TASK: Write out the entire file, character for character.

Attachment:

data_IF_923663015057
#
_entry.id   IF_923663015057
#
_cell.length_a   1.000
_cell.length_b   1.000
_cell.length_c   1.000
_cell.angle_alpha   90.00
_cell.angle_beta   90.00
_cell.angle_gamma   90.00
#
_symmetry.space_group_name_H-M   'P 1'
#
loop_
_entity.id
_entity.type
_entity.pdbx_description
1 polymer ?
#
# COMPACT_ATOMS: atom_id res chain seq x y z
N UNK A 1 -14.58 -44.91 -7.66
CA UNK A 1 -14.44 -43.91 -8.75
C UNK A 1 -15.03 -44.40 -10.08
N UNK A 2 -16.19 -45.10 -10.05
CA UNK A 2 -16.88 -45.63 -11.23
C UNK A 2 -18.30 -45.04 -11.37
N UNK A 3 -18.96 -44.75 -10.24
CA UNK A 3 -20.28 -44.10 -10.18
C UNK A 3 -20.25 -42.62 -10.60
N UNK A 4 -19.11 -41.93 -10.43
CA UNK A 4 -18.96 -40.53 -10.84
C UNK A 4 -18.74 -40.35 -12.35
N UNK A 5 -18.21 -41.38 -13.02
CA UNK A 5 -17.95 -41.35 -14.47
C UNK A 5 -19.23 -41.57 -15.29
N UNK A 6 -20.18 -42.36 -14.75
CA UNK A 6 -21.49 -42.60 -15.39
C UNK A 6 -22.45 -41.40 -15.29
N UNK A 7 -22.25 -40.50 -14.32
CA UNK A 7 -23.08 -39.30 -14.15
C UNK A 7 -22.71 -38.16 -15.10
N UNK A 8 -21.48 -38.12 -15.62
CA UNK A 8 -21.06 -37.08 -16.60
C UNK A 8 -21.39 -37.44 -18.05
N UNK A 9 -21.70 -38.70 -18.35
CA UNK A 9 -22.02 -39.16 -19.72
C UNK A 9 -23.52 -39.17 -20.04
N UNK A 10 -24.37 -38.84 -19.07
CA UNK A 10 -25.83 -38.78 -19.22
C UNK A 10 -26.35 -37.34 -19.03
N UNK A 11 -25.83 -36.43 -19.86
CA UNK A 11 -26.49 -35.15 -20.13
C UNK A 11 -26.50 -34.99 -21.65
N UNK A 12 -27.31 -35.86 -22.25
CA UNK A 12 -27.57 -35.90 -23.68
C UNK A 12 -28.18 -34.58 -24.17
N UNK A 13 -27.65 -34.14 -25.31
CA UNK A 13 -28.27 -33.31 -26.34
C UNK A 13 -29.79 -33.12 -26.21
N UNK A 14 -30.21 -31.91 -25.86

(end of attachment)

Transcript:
data_IF_923663015057
#
_entry.id   IF_923663015057
#
_cell.length_a   1.000
_cell.length_b   1.000
_cell.length_c   1.000
_cell.angle_alpha   90.00
_cell.angle_beta   90.00
_cell.angle_gamma   90.00
#
_symmetry.space_group_name_H-M   'P 1'
#
loop_
_entity.id
_entity.type
_entity.pdbx_description
1 polymer ?
#
# COMPACT_ATOMS: atom_id res chain seq x y z
N UNK A 1 -14.58 -44.91 -7.66
CA UNK A 1 -14.44 -43.91 -8.75
C UNK A 1 -15.03 -44.40 -10.08
N UNK A 2 -16.19 -45.10 -10.05
CA UNK A 2 -16.88 -45.63 -11.23
C UNK A 2 -18.30 -45.04 -11.37
N UNK A 3 -18.96 -44.75 -10.24
CA UNK A 3 -20.28 -44.10 -10.18
C UNK A 3 -20.25 -42.62 -10.60
N UNK A 4 -19.11 -41.93 -10.43
CA UNK A 4 -18.96 -40.53 -10.84
C UNK A 4 -18.74 -40.35 -12.35
N UNK A 5 -18.21 -41.38 -13.02
CA UNK A 5 -17.95 -41.35 -14.47
C UNK A 5 -19.23 -41.57 -15.29
N UNK A 6 -20.18 -42.36 -14.75
CA UNK A 6 -21.49 -42.60 -15.39
C UNK A 6 -22.45 -41.40 -15.29
N UNK A 7 -22.25 -40.50 -14.32
CA UNK A 7 -23.08 -39.30 -14.15
C UNK A 7 -22.71 -38.16 -15.10
N UNK A 8 -21.48 -38.12 -15.62
CA UNK A 8 -21.06 -37.08 -16.60
C UNK A 8 -21.39 -37.44 -18.05
N UNK A 9 -21.70 -38.70 -18.35
CA UNK A 9 -22.02 -39.16 -19.72
C UNK A 9 -23.52 -39.17 -20.04
N UNK A 10 -24.37 -38.84 -19.07
CA UNK A 10 -25.83 -38.78 -19.22
C UNK A 10 -26.35 -37.34 -19.03
N UNK A 11 -25.83 -36.43 -19.86
CA UNK A 11 -26.49 -35.15 -20.13
C UNK A 11 -26.50 -34.99 -21.65
N UNK A 12 -27.31 -35.86 -22.25
CA UNK A 12 -27.57 -35.90 -23.68
C UNK A 12 -28.18 -34.58 -24.17
N UNK A 13 -27.65 -34.14 -25.31
CA UNK A 13 -28.27 -33.31 -26.34
C UNK A 13 -29.79 -33.12 -26.21
N UNK A 14 -30.21 -31.91 -25.86